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Ten Safety Tips for Oil and Gas Industry Workers

Kelsey Rzepecki
By Kelsey Rzepecki Writer, Author, Graphic Products

Workers in the oil and gas industry continue to be one of the groups at the highest risk of injuries and fatalities on the job compared to all other U.S. industries. The most recent data from the Bureau of Labor Statistics (2015) revealed that out of 120 workplace deaths in the mining, oil, and gas extraction industry, 74 of them occurred within the support activities for oil and gas operations.

In order to ensure a safe work environment on your next energy project, apply these safety best practices:

1. Collaborate effectively with the local emergency response community

Develop a relationship with local emergency response organizations and establish a consistent flow of communication to provide a higher level of overall safety. Emergency responders, rig hands and exploration company safety and health professionals must work together to utilize their resources to be ready to handle emergencies swiftly and successfully.

2. Invest in a safety program that unites workers

Encourage an environment of open communication and respect. Embrace a personal approach to safety training and dedicate time to allow workers to get to know each other. Building more substantial personal connections with fellow workers will inherently build trust and camaraderie.

3. Actively monitor workers’ mental health

A large factor that negatively affects safety in the industry is worker culture. Eliminate the “tough guy” exterior and stereotype. Build a sense of community and trust with workers to make it easier for them to ask for help, obey rules, admit mistakes and seek advice.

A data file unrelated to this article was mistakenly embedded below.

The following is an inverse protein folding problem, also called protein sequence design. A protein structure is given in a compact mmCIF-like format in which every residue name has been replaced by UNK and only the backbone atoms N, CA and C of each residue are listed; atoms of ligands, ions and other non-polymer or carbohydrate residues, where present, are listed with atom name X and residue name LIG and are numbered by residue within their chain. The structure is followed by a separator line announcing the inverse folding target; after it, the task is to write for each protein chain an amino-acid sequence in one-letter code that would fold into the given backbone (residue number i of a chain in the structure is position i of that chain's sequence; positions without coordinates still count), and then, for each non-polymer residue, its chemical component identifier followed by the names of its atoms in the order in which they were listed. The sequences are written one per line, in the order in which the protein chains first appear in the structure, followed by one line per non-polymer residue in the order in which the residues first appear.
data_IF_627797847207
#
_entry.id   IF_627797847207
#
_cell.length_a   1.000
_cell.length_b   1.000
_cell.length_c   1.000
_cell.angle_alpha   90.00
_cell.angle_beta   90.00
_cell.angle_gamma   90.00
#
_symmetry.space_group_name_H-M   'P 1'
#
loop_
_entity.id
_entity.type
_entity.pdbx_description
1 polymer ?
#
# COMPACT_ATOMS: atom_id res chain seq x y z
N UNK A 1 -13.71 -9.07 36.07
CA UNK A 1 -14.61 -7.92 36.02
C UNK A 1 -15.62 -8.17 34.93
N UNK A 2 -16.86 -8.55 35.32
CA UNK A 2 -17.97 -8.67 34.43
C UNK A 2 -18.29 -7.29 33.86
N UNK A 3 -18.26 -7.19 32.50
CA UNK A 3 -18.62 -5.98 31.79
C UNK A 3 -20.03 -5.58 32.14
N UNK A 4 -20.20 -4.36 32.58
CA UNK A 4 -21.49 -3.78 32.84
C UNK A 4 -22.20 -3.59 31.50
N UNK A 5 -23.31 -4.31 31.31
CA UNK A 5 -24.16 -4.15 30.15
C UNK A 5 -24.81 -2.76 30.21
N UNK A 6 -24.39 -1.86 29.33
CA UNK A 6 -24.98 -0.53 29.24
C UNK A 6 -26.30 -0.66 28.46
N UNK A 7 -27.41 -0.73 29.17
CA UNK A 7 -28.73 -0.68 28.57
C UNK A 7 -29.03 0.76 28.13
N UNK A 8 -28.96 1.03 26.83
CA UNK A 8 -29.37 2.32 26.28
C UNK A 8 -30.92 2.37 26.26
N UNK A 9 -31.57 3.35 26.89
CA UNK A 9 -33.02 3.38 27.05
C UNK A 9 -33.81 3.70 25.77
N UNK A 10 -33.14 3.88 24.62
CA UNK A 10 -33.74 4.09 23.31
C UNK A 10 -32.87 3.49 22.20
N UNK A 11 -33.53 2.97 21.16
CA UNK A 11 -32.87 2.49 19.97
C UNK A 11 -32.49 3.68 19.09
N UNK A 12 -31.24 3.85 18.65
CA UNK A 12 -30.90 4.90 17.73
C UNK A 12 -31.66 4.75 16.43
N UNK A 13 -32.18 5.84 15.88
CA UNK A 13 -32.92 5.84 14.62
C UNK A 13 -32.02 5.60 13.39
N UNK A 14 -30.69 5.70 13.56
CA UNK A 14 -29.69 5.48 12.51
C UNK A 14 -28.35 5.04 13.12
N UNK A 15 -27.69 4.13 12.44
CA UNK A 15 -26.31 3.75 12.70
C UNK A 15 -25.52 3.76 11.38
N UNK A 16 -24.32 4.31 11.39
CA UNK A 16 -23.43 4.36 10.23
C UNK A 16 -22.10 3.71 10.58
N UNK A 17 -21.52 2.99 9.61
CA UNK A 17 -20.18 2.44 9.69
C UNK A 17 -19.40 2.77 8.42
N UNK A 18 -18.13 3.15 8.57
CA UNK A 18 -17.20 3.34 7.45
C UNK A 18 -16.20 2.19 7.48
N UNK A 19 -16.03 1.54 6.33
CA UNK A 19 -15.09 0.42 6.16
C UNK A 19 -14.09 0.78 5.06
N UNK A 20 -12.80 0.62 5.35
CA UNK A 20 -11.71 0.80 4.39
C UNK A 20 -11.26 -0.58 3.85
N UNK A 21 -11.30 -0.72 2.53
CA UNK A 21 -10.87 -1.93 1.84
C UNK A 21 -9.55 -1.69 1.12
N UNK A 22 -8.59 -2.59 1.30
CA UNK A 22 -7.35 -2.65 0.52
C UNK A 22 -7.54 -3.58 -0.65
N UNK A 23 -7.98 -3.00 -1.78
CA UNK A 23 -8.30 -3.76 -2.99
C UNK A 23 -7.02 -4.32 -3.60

4. Ensure familiarity with worksites

Before work begins, ensure everyone understands their role, hazards that exist, and all safety precautions. Require procedures and hazards to be fully communicated to new workers, during shift handovers, and for work site changes.

5. Maintain consistent housekeeping

Reduce the chances of fatal accidents by keeping floors, pathways and all work areas clear of unnecessary items to prevent trips and falls, as well as struck-by hazards. Implement clear signage that directs workers to emergency and safety equipment.

6. Implement a 5S system

Improve the workflow and reduce waste with a 5S system. Apply strategic labeling techniques to direct, warn and communicate information to workers. Color-code materials in the workplace to make them easier and quicker to find, including specific tools and equipment.

7. Install in-vehicle monitoring systems (IVMS)

Accidents from driving or riding in a motor vehicle account for the highest number of total fatalities in the oil and gas industry. Monitor driver behavior to analyze issues and poor habits to determine how to improve your vehicle safety programs and worker training.

8. Provide clear visual communication

Strive to eliminate miscommunication and confusion with legible, reliable signs and labels to convey dangers and safety instructions. Create custom signs to communicate procedures to specific work crews and work sites. Replace worn out, illegible and outdated signage with new signs. Check for floor markings that are in need of re-application.

9. Reassess safety signage when projects shift

When worksites, projects, and crews change, take the time to assess that signs and labels are in the correct areas and communicate hazards and procedures before the next project begins; this will ensure dangers and details about specific locations will be known when new workers come in.

10. Stay on top of machine maintenance

When working on offshore rigs, the machines are a lifeline when you’re hundreds of miles from shore. Prevent premature machine failure and keep your workers safe by conducting regular maintenance checks. Use OSHA maintenance activities in the Oil and Gas Well Drilling and Servicing eTool.

Also, ensure safety messages can endure grease, grime, and extreme temperatures. Print OSHA, ANSI, and NFPA compliant labels for a variety of applications, including chemical labeling, pipe marking, arc flash, and GHS/HazCom 2012. To support safety programs, use highly visible floor marking and wayfinding to safely guide workers.

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